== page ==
Mark Young and Jukka-Pekka Kervinen – from: Karl Mar

Mark Young and Jukka-Pekka Kervinen

from: Karl Marx’ Rubric Journal

The surface of
the road ahead
is made from
scattered vowels
kept in place
by sullen
consonants. The
makers have left
their signatures
behind. It is
hard to drive
across. Names
c  r  u  n  c  h
beneath the tyres
like broken glass.
We continue along
an anonymous road.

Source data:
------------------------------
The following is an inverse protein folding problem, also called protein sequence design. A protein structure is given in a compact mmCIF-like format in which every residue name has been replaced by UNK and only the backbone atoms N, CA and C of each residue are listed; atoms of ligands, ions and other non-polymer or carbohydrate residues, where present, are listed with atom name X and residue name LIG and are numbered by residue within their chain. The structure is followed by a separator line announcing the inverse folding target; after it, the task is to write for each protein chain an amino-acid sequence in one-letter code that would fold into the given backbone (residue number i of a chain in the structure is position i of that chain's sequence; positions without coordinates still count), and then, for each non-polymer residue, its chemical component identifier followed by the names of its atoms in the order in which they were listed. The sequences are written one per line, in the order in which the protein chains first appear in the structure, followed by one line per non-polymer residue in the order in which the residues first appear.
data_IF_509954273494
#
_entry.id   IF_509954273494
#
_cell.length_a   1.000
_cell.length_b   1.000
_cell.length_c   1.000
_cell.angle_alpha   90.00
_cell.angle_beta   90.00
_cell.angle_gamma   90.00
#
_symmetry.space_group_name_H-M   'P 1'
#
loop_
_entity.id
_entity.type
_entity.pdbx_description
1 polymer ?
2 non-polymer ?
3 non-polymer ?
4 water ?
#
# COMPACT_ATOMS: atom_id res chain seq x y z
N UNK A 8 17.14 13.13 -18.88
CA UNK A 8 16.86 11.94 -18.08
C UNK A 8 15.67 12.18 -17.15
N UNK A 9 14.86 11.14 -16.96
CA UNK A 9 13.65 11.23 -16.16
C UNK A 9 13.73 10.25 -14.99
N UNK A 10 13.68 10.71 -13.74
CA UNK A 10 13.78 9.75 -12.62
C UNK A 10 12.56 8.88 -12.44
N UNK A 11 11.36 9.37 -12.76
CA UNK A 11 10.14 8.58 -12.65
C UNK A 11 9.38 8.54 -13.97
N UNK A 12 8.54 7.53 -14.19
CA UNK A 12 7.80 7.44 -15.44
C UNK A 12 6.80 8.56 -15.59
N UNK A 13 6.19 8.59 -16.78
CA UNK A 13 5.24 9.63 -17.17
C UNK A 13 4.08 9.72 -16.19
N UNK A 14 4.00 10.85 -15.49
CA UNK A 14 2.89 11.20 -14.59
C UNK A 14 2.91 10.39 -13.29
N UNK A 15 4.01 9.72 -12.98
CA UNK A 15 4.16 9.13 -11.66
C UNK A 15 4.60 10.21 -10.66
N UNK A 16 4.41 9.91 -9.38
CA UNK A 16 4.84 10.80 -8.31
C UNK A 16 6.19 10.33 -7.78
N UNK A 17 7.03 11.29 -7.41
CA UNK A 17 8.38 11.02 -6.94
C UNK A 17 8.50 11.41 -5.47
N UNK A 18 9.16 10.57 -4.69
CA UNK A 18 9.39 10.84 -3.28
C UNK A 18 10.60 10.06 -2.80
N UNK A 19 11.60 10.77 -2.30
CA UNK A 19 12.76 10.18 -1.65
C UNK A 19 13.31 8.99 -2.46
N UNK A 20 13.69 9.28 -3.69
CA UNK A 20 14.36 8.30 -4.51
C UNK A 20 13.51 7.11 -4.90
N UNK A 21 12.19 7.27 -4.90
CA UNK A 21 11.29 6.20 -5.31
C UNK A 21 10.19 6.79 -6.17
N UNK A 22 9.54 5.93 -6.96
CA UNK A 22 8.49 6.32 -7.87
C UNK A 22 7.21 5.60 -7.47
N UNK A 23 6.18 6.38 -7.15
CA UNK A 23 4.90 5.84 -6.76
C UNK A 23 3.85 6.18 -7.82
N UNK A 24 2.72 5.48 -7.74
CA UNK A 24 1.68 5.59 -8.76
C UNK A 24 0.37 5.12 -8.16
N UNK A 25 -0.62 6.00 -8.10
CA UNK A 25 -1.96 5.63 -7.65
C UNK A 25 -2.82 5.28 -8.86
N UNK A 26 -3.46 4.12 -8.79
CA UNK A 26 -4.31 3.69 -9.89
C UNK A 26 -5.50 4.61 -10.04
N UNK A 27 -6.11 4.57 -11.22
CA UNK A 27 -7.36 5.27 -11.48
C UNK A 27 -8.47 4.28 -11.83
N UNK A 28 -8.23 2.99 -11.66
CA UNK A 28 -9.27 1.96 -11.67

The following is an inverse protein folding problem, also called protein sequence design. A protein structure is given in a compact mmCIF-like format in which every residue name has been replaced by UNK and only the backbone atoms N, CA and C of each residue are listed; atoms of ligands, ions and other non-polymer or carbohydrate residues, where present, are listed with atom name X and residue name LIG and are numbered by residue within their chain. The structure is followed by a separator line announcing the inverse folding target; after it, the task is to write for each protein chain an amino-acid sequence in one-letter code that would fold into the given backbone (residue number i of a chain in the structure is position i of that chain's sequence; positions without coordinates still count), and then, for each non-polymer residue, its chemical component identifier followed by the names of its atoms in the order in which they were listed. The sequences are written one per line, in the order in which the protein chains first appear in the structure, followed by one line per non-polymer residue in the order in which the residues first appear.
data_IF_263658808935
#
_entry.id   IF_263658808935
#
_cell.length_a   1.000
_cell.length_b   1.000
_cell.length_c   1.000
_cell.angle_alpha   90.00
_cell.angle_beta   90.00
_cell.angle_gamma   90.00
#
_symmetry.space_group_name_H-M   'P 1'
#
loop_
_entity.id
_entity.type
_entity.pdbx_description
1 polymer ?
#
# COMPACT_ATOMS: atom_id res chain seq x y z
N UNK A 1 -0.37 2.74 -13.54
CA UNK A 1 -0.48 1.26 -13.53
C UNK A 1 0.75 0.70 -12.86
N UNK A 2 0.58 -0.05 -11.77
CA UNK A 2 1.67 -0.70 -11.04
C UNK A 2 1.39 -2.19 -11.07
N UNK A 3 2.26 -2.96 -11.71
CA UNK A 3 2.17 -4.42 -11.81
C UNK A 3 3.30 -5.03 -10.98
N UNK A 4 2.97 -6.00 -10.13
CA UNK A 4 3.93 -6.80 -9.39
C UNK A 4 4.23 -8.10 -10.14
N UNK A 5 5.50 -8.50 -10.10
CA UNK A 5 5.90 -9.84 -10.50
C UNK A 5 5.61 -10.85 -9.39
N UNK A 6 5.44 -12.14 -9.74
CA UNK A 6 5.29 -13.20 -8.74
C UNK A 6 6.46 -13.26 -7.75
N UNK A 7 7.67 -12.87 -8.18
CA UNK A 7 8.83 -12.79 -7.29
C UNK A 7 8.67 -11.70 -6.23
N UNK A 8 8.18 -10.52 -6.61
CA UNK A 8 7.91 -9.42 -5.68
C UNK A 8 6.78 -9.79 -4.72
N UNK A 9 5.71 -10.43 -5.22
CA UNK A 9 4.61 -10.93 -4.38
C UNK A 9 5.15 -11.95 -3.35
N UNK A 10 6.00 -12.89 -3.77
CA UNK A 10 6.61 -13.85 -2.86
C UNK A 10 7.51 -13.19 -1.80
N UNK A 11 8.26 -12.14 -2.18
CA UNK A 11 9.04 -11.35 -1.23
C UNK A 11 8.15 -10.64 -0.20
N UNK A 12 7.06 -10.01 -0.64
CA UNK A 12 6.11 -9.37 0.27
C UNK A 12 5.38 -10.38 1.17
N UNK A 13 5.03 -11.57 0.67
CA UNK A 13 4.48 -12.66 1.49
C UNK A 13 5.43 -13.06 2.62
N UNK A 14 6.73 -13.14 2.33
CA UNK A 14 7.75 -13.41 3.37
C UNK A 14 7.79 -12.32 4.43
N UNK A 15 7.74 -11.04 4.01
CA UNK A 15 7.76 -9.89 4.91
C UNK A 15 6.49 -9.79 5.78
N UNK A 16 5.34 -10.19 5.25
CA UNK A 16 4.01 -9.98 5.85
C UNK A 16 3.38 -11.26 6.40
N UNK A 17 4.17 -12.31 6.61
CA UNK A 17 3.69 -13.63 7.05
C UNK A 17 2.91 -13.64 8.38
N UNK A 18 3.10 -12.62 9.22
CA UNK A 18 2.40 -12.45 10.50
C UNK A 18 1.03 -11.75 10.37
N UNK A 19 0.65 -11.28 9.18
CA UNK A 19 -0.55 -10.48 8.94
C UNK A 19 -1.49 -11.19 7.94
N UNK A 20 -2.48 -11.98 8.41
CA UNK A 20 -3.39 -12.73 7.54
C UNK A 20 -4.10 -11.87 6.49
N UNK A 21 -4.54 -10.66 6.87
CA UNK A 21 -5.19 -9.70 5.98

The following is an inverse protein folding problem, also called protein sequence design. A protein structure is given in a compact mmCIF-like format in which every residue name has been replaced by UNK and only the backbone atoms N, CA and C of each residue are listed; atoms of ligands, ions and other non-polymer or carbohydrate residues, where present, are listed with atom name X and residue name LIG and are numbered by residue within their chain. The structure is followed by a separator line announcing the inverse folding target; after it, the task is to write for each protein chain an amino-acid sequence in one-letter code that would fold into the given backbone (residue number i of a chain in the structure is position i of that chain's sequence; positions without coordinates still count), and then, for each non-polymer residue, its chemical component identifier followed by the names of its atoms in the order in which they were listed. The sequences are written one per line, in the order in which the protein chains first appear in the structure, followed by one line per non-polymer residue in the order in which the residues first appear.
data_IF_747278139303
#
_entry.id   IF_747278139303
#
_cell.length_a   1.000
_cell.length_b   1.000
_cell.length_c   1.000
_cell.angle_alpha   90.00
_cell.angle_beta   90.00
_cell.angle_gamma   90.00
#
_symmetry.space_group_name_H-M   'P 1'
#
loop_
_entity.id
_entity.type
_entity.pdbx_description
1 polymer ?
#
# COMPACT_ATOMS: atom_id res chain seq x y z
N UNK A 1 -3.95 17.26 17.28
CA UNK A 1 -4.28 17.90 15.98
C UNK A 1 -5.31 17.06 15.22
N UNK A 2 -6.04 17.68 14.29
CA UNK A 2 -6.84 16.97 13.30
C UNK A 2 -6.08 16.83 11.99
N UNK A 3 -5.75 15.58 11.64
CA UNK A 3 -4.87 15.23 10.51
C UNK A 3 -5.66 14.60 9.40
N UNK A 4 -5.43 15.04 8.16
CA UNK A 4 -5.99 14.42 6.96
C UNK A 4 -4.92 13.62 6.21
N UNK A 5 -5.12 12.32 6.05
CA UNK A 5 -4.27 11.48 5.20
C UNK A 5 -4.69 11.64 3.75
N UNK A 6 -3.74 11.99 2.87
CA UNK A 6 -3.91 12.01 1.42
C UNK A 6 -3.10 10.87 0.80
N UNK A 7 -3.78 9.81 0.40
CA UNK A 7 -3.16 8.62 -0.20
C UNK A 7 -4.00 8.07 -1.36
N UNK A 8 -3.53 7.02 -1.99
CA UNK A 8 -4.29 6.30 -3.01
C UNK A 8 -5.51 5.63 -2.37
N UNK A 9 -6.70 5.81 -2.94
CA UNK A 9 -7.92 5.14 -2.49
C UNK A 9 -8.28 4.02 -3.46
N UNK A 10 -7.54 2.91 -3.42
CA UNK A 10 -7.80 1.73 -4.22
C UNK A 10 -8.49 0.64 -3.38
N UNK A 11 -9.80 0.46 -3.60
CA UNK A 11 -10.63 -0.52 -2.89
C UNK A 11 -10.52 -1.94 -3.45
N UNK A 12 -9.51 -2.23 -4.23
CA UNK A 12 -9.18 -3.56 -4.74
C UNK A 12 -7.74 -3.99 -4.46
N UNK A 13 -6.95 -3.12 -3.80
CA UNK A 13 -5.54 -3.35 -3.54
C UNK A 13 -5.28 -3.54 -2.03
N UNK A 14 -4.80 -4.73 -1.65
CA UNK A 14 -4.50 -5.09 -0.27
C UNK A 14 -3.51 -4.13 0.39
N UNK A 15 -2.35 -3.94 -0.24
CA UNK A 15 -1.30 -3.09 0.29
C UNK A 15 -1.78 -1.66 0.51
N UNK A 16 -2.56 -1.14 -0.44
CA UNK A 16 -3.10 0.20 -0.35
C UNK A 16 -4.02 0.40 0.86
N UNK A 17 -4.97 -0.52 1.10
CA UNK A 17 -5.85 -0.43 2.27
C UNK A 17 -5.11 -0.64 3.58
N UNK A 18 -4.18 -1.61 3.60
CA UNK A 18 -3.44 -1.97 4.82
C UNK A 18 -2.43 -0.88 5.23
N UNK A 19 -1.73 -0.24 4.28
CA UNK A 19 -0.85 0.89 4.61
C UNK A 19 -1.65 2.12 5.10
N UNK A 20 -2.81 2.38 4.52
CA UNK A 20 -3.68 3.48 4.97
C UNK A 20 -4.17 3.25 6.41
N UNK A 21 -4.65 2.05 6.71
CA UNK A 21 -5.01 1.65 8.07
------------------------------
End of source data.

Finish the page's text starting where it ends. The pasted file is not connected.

Rimbaud is in town & I’ve arranged to have lunch with him. People seeing the pair of us out strolling arm in arm will undoubtedly come out with something demeaning about the relationship. The aging German with his French toyboy — both parts are true but not together. I’m not inclined that way although  I  do  find  his  anarchy quite exciting. The British. Probably jealous. They trumpet their propriety, but I’ve observed some  interesting  truths  about  them from my times at the Museum. Still, we’ll play along. Lunch with Arthur will be ham & watercress sandwiches, a pot of tea, perhaps some scones, taken at the proper pace  in  the  sedate  environment  of  a tearoom somewhere in the West End even though both of us would be more at home with coffee & croissants in Soho. A pity Wimbledon hasn’t been invented yet. Otherwise we could go there & sit in the stands & listen to the plonk plonk of the tennis balls going back & forth as he tells me  that  in  his  new  untitled  volume  he makes the point Voici le temps des Assassins to which I’d say, returning his serve, Maybe so, but Demain sera le temps des Travailleux. People around would tell us to shush — Damned Foreigners! — but we’d ignore them. Then he’d tell me how they promised to bury in darkness the tree of good & evil, to deport tyrranic respectability so that we might bring hither our very pure love. I’d think about it as I chased this deep lob to the backcourt & probably reply that life is not determined by consciousness, but consciousness by life. Dialectical deuce. A satisfied silence from both of us. We’d smoke a cigarette & laugh, & watch the white-clad players below us try to get one over on their opponent. & then, at the end of the match, as we were making our way down the stairs, I’d turn to him & say You know you got it all wrong about the vowels. They don’t have separate colours, they’re all the same. Red like the blood of workers. We will not meet again. Not on a grass court anyway.

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